Greater understanding of the genes controlling segmentation in embryonic development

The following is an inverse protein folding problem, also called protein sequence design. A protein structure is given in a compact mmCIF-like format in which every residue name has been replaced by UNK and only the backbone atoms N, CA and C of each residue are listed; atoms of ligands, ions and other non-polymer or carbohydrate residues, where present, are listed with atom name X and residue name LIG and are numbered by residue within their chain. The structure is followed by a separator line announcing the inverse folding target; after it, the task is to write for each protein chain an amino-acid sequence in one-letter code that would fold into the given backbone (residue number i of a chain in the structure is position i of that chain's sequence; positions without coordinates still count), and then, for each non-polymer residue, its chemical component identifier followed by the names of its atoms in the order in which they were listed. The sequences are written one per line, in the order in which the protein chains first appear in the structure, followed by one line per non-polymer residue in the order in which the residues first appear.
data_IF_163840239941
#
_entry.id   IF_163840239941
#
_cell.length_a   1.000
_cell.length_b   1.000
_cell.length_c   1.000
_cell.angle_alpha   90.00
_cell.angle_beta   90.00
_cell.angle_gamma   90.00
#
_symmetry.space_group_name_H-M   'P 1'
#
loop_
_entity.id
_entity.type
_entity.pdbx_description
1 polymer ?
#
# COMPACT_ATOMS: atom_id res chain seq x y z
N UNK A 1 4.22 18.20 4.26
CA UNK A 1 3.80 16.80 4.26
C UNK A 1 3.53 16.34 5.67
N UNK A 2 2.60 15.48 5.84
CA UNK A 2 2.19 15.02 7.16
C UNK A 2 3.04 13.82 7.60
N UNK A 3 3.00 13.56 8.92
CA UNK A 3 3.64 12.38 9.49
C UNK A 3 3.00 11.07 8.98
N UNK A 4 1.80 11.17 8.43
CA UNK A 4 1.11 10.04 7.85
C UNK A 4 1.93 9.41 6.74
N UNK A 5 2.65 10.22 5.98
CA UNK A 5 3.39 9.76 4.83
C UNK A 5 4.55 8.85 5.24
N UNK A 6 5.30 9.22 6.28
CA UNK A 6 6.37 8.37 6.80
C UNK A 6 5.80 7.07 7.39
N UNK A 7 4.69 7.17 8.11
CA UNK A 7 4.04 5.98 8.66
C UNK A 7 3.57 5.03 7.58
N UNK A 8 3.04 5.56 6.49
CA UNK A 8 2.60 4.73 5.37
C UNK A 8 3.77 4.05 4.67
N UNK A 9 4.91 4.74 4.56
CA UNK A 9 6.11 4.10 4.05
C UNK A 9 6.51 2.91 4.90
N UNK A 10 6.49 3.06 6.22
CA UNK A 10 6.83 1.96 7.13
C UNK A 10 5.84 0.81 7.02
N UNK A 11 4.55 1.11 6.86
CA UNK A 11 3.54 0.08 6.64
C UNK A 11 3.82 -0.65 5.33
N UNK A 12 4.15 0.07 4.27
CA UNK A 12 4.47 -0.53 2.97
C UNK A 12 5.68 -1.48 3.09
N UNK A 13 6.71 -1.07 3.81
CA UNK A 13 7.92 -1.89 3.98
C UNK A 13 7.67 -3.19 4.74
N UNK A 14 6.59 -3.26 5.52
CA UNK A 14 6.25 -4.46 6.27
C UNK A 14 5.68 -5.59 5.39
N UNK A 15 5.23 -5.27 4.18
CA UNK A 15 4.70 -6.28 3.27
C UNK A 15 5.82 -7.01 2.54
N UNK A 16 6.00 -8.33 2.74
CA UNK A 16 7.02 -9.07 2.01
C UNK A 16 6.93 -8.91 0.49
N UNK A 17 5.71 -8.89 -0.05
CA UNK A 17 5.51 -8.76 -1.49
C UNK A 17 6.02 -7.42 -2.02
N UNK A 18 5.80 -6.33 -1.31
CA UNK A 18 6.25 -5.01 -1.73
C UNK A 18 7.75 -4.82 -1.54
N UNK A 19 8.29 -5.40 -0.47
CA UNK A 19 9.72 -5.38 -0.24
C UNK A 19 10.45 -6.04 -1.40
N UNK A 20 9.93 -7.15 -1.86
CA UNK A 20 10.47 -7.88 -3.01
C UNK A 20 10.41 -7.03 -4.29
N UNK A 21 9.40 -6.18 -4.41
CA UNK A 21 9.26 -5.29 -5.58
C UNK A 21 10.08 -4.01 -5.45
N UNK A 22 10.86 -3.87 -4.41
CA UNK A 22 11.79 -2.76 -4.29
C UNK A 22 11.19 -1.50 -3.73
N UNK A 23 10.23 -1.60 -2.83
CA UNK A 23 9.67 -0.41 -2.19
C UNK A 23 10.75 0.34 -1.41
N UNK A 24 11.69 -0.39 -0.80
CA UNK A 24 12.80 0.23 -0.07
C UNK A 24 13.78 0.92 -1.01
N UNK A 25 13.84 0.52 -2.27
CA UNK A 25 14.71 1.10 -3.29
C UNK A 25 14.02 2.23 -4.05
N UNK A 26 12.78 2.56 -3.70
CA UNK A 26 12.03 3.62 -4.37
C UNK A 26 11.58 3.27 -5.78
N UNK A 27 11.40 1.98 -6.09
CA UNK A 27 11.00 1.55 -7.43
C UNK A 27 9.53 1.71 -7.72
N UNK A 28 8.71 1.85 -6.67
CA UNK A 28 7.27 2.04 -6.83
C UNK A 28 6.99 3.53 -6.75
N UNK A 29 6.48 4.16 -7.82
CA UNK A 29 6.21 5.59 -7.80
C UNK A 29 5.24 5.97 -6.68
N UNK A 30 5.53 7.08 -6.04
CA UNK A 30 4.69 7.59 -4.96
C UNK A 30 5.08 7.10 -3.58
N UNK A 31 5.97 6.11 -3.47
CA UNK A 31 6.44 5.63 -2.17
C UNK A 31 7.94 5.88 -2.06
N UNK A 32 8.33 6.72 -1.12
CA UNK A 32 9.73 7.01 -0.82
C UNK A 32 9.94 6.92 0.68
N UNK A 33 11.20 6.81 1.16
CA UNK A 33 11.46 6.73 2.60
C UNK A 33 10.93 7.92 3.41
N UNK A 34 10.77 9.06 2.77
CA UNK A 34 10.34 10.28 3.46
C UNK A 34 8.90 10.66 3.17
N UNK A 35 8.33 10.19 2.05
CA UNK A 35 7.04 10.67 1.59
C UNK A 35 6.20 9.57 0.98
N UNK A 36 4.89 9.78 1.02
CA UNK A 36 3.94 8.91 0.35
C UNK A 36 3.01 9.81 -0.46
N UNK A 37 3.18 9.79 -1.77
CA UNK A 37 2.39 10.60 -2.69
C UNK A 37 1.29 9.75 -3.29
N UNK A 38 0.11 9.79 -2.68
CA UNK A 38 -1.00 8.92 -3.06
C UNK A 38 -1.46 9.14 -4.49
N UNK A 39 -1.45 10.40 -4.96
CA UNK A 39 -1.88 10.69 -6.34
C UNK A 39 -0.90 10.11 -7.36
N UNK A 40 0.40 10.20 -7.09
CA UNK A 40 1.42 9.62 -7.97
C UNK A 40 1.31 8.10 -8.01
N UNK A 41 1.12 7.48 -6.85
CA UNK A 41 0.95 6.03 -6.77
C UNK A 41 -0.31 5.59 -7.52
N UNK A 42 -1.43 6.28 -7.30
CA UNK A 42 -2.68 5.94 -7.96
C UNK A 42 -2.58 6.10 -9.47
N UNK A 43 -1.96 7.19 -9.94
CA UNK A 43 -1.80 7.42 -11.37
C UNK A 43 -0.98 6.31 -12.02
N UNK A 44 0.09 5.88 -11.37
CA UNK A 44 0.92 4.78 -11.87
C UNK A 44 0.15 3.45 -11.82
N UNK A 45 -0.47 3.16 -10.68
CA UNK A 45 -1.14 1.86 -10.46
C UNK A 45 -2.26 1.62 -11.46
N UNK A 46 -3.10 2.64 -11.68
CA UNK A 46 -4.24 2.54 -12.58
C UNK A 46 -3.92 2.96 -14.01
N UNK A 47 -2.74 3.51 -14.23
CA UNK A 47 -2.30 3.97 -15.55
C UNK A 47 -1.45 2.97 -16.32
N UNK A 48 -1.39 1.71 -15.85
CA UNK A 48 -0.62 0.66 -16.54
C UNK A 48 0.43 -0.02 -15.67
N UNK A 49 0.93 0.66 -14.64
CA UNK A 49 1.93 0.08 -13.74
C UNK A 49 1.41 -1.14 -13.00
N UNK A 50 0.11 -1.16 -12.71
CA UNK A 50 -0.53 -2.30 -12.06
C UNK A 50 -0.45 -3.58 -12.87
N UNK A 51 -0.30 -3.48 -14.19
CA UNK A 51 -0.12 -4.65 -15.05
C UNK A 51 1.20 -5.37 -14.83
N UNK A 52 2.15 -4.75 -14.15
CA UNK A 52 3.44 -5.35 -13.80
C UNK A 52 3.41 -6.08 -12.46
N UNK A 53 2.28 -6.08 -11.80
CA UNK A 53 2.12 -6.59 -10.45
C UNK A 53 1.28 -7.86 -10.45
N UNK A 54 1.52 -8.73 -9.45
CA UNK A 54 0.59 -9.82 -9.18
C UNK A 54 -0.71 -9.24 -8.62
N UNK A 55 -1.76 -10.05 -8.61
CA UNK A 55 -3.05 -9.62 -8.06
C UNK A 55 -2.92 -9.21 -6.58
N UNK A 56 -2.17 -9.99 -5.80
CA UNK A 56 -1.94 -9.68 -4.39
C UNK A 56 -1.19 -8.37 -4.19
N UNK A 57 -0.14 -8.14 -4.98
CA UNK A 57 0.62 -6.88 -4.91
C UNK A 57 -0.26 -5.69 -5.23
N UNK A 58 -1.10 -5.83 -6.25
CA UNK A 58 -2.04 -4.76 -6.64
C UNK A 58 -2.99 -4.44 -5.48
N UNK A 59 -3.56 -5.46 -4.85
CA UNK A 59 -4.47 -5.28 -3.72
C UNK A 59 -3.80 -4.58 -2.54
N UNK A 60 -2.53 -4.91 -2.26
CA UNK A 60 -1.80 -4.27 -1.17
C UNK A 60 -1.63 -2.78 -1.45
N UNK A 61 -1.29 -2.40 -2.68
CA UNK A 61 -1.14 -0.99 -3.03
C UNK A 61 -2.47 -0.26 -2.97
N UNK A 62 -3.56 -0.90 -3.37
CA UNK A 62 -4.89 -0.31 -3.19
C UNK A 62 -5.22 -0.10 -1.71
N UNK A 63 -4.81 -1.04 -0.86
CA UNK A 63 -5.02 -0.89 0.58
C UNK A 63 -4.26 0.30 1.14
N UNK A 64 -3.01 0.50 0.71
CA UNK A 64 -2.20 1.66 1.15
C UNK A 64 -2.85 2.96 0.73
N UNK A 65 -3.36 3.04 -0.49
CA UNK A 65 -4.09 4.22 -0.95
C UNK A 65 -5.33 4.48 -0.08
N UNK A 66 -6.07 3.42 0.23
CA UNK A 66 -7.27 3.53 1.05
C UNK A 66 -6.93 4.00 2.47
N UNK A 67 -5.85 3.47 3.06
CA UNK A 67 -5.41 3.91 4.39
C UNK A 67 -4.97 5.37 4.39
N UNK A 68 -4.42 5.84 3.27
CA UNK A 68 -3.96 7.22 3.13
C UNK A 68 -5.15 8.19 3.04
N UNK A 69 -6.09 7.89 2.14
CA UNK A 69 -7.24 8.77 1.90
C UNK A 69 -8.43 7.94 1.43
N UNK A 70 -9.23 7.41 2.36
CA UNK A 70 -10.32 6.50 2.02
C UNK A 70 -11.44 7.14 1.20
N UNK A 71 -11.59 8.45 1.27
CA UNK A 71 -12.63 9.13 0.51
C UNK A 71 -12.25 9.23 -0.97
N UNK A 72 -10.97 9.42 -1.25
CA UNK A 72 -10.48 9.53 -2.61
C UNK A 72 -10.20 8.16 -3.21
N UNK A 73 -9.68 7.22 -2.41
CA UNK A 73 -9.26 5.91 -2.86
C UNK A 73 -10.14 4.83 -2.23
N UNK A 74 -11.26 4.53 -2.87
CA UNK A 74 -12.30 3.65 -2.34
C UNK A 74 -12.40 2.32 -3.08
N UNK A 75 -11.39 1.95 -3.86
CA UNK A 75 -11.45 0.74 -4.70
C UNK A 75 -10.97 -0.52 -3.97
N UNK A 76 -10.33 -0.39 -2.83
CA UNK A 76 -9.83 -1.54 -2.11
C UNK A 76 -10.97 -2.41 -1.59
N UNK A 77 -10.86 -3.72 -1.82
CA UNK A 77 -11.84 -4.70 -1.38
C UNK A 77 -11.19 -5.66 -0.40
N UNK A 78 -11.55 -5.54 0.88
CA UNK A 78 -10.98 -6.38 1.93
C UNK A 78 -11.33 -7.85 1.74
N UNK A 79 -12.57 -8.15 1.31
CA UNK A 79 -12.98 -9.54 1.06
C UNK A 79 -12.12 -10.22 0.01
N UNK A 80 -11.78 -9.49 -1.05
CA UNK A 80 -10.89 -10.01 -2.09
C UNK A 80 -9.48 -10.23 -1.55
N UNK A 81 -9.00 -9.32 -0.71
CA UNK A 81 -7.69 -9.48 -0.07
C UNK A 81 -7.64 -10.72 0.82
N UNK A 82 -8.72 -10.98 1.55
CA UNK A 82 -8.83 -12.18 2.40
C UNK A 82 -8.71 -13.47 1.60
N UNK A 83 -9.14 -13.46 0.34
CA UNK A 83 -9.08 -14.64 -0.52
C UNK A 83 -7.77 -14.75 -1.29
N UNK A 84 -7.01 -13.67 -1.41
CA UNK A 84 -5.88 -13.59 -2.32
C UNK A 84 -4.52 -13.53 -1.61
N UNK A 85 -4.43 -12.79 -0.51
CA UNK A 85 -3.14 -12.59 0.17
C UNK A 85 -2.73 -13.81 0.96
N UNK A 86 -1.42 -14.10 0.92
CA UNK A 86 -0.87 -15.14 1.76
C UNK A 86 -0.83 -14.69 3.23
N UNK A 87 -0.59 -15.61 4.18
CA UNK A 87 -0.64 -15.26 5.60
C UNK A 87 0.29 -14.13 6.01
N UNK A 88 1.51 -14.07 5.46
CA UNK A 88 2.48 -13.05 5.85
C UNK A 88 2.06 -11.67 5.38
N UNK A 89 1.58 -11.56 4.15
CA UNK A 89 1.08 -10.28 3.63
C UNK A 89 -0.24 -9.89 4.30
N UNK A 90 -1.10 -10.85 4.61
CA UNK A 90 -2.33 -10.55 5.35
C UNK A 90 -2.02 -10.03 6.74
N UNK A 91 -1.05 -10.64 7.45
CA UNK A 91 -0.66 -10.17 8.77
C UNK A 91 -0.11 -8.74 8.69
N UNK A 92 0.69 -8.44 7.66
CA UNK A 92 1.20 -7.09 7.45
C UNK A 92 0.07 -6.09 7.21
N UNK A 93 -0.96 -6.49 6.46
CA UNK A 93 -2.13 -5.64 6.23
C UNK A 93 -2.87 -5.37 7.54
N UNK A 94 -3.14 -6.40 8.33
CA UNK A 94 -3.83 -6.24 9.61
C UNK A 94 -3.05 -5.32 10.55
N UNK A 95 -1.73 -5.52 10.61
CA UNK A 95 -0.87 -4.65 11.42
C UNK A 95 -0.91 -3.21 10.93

Insects like beetles have a body made up of different segments. Although you may not realise, human bodies – and those of other mammals – are also segmented, although in a less obvious way. During development in the womb, our spinal column is built from repeated segments known as somites, which are laid down in strict order from top to bottom. Using mouse embryos as a model for humans, researchers have been exploring how this clockwork somite pattern is created. The image on the left is a normal mouse embryo around 8 days after fertilisation. The activity levels of a gene called Hes7 highlighted in different colours from blue (low) through green and yellow (medium) to red (high), with the resulting stripes determining where the somites will grow. The embryo on the right has an alteration in a gene called Fgf4, disrupting the developmental clock and causing serious defects within the body.
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